Prime Minister Jacinda Ardern expects Labour will support a Members' Bill to amend the Unit Titles Act, which is hoped to make higher-density living more attractive.
The Unit Titles (Strengthening Body Corporate Governance and Other Matters) Amendment Bill, under National housing spokeswoman Nicola Willis, may get its first reading in Parliament this week, depending on the progress of other bills on the Order Paper.
Willis said the legislation currently governing the management and running of thousands of apartments is not fit for purpose and a "headache" for owners and prospective buyers.
Issues include the disclosure regime for seismic issues, a subject keenly felt in Wellington's market, and the management of long-term maintenance plans.
"This reform is an attempt to cut through some of that, make it simple, professionalise the governance and management of unit title dwellings, ensure conflict of interests are declared and properly managed," Willis said.
Labour's Election 2020 Manifesto said it would review and modernise the Unit Titles Act.
This morning, Ardern said her expectation, from initial conversations, is that Labour is likely to support the bill's first reading.
"We do think that there's extra work that needs to be done, but at this stage that's unlikely to stop us supporting this first round."
Associate Minister of Housing Poto Williams, who has the responsibility for the Unit Titles Act, later confirmed Labour's position in response to a letter Willis wrote on Friday seeking support.
She acknowledged the act was developed at a time when apartment living was still relatively uncommon and said reform is needed to ensure it is still fit for purpose.
But Williams said Labour has some concerns regarding the bill, including that it doesn't include stronger powers for the regulator to investigate and enforce the act.
Another concern for the party is that it proposes "disproportionate and onerous industry-wide requirements" for body corporates about long-term maintenance plans and fund.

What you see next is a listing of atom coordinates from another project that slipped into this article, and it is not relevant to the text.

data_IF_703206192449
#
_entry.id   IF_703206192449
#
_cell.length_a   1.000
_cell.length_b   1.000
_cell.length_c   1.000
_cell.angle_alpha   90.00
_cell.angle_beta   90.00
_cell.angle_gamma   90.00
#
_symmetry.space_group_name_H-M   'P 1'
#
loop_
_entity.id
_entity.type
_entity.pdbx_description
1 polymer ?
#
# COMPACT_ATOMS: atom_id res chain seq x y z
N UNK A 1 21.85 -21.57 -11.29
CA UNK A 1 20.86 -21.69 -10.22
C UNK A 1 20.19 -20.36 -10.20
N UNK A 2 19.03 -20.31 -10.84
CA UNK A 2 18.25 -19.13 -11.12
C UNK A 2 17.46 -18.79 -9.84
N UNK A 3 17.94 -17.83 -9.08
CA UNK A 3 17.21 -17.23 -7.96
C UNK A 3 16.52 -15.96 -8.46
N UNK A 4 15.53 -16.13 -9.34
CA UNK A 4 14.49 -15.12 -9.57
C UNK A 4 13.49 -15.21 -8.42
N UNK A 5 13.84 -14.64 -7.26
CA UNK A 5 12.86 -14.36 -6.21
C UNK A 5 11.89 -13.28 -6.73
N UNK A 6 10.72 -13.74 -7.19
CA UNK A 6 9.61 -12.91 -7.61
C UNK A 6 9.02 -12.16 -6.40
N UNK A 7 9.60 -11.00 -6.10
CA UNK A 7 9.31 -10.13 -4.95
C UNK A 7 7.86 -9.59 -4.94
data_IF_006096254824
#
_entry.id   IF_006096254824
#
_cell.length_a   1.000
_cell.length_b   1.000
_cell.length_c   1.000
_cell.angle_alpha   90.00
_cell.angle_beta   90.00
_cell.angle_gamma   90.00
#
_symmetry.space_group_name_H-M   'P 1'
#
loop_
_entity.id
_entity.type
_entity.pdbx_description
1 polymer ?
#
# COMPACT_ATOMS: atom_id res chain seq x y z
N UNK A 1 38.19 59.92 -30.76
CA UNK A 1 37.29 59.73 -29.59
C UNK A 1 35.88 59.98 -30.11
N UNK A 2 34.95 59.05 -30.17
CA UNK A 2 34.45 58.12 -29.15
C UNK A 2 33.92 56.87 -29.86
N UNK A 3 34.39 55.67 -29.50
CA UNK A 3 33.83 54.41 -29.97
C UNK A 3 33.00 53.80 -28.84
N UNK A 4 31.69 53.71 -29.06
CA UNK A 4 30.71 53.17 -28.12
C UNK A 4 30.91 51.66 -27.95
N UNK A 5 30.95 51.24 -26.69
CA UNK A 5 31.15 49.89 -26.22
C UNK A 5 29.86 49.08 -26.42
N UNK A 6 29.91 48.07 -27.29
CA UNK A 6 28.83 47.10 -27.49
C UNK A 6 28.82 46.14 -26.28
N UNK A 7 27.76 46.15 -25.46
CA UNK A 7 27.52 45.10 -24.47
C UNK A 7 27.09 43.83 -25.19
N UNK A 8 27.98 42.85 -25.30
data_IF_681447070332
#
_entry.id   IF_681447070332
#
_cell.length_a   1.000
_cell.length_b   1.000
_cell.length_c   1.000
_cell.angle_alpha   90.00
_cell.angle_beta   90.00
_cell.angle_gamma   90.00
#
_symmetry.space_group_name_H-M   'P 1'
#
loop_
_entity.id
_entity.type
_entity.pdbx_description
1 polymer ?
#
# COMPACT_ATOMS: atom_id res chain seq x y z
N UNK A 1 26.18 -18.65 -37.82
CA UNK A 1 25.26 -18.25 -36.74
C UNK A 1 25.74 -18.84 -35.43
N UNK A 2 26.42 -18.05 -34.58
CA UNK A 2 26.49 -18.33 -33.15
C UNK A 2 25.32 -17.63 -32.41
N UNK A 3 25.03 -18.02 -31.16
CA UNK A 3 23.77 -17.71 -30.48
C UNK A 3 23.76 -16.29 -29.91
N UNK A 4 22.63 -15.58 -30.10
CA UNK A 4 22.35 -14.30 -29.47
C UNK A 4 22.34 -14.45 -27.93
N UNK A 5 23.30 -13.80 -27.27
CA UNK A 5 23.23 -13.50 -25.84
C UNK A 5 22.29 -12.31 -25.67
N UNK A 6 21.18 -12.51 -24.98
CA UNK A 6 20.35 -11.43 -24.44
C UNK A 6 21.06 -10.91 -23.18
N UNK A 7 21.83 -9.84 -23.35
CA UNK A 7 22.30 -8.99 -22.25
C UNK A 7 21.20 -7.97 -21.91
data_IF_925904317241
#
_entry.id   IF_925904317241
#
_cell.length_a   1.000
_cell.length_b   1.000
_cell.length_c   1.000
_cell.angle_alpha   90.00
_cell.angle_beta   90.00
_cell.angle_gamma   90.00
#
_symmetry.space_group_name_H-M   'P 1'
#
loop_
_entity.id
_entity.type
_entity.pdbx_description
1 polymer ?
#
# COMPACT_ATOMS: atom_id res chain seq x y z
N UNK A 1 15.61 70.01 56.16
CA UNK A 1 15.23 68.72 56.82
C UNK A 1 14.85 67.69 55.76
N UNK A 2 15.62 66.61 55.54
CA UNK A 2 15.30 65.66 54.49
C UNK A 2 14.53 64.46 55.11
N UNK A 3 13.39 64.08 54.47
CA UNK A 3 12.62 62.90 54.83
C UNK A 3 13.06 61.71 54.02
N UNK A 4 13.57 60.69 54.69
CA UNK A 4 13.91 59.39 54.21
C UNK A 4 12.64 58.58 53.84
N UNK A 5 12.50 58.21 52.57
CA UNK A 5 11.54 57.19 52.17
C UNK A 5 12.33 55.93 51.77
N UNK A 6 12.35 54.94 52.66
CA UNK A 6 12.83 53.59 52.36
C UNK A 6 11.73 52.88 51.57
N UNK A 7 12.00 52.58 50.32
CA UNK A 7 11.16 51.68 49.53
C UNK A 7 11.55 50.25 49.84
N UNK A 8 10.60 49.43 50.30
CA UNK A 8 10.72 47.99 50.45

"While Labour continues to have concerns with your bill including the above, I am hopeful that these can be worked through the Select Committee process," Williams said.
Act housing spokeswoman Brooke van Velden also confirmed the bill would be discussed by the party's caucus today.
"However, the bill addresses issues for apartment and unity holders around how the body corporates operate and disclosure requirements for buyers that we think are important," she said.
The Greens confirmed they would support the bill at its first reading.
The draft legislation has been developed over several years and landed with Willis after Auckland Central MP Nikki Kaye retired from politics.
Willis said the bill was important for both Wellington and Auckland.
"We need to see more housing in both those cities. Apartments and other types of multi-unit dwellings have to be part of the answer and we need to remove some of the barriers preventing people from making those choices."
Body Corporate Chairs' Group executive member Tim Jones said they supported the bill as a first step to amending the act.
He said the new regime would mean weathertightness and earthquake-prone building issues would be highlighted as part of initial disclosure, which potential buyers would then need to do their own homework on.
"What we hope will happen is that the disclosure regime will help them to actually make a better informed decision about what they're getting into."
Jones said at the moment people often only became aware of complications once they were living in apartments.
Areas proposed for reform:
• Improving the information disclosure regime to prospective buyers of units;
• Strengthening the governance arrangements of the body corporate, the entity responsible for the management and operation of a unit title complex;
• Increasing the professionalism and standards of body corporate managers;
• Ensuring that planning and funding of long-term maintenance projects was adequate and proportionate to the size of the complex concerned;
• Providing the ability to opt out of some requirements for smaller buildings such as requirements around long-term maintenance plans;
• Reducing proxy farming by setting a maximum of proxy votes at 5 per cent;
• Clarifying requirements around the existing 25 per cent quorum for general meetings;
• Enabling the flexibility to apportion utility costs based on use.